Avian Diversity at Owls Head Provincial Park

A photo gallery of bird species recorded through e-bird

As a 268-hectare coastal landscape on the Atlantic Flyway, Owls Head Provincial Park is an important habitat for native bird species and a refuge for migratory birds.

The coastal headland supports a variety of habitats, including a beach, estuaries, bogs, and salt marshes. Last summer, CPAWS NS and a team of biodiversity experts set out “to identify bird species across these habitats and document the ecological significance of this unique region.”

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Challenging the Delisting of Canada’s Protected Areas

Transparency Critical in Protected Areas Planning

Owls Head Provincial Park Reserve in Nova Scotia has long been recognized for its conservation significance, as a stunning coastal headland that supports important ecosystems and a globally-rare plant community, but it is currently under threat.

In March 2019, the Nova Scotia government secretly delisted this site in order to sell the public land to a golf course developer. The government made this move without consulting or notifying the public. News of the delisting was discovered following investigative journalism by the CBC.

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Black Duck Island from Scanlan Point

Calls for land protection continue, as Nova Scotia nearly reaches 13% target

Indigenous activists and conservation groups say Nova Scotia needs to set a higher target for land protection as it comes close to reaching its 13 per cent goal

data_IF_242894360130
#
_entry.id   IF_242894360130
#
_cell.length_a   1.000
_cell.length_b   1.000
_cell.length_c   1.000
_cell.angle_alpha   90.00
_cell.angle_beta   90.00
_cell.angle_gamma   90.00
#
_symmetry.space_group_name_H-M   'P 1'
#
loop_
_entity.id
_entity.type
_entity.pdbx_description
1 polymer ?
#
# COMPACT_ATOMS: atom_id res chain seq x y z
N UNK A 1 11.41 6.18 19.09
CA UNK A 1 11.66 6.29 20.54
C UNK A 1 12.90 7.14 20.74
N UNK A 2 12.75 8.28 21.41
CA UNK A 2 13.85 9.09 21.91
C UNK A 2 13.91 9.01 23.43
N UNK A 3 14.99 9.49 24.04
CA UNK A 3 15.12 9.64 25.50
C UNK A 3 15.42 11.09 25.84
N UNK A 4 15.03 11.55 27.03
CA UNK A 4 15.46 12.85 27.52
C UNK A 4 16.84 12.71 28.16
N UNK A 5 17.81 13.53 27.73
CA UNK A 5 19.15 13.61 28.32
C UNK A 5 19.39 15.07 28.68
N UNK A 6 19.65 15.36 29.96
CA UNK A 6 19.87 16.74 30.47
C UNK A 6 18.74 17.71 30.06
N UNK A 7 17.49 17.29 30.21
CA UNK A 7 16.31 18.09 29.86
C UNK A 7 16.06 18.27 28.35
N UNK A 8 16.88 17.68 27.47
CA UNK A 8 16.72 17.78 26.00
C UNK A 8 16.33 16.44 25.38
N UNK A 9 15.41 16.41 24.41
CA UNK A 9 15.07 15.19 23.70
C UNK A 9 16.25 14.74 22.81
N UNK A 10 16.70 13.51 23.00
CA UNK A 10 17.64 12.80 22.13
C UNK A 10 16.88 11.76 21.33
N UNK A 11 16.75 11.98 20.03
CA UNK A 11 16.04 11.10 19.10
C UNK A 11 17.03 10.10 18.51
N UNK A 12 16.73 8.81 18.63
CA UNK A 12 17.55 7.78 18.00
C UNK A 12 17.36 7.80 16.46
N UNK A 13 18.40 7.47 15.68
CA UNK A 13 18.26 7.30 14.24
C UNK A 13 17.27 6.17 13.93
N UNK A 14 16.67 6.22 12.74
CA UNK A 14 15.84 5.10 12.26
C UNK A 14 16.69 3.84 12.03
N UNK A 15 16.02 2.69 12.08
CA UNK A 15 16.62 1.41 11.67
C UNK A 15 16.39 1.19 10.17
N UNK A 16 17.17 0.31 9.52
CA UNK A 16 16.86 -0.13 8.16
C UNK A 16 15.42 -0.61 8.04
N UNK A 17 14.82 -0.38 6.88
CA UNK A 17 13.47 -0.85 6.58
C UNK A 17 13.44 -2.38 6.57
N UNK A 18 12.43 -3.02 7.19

Katie Hartai
Halifax Today
October 20, 2020

Full article here>

“In the beginning the 13 per cent was a great goal, but the more I learn and share, the more I realize that’s not where we should stop,” she says. “We definitely need to increase that number to allow for more Indigenous-led conservation but also to create more protected spaces for all of Nova Scotia and the people here.”

Melissa Labrador, Mi’kmaw Activist

Chris Miller [executive director of CPAWS NS] says the province needs to make more space for Indigenous-led conservation in the spirit of reconciliation, but also to sustain the health of the planet for everyone.

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“Back at Owls Head”

Photo courtesy of CPAWS NS

Statement from Canadian Parks And Wilderness Society (CPAWS) Nova Scotia Chapter

This summer, CPAWS-NS has visited Owls Head numerous times. Accompanied by a range of biodiversity experts, we have been completing a series of surveys to record the rich natural diversity of this coastal headland. 

Our team has identified over 75 species of birds that occur here, undertaking surveys from the land and on the water. Later this month, we’ll be out again with our snorkels, studying eelgrass beds in the area. 

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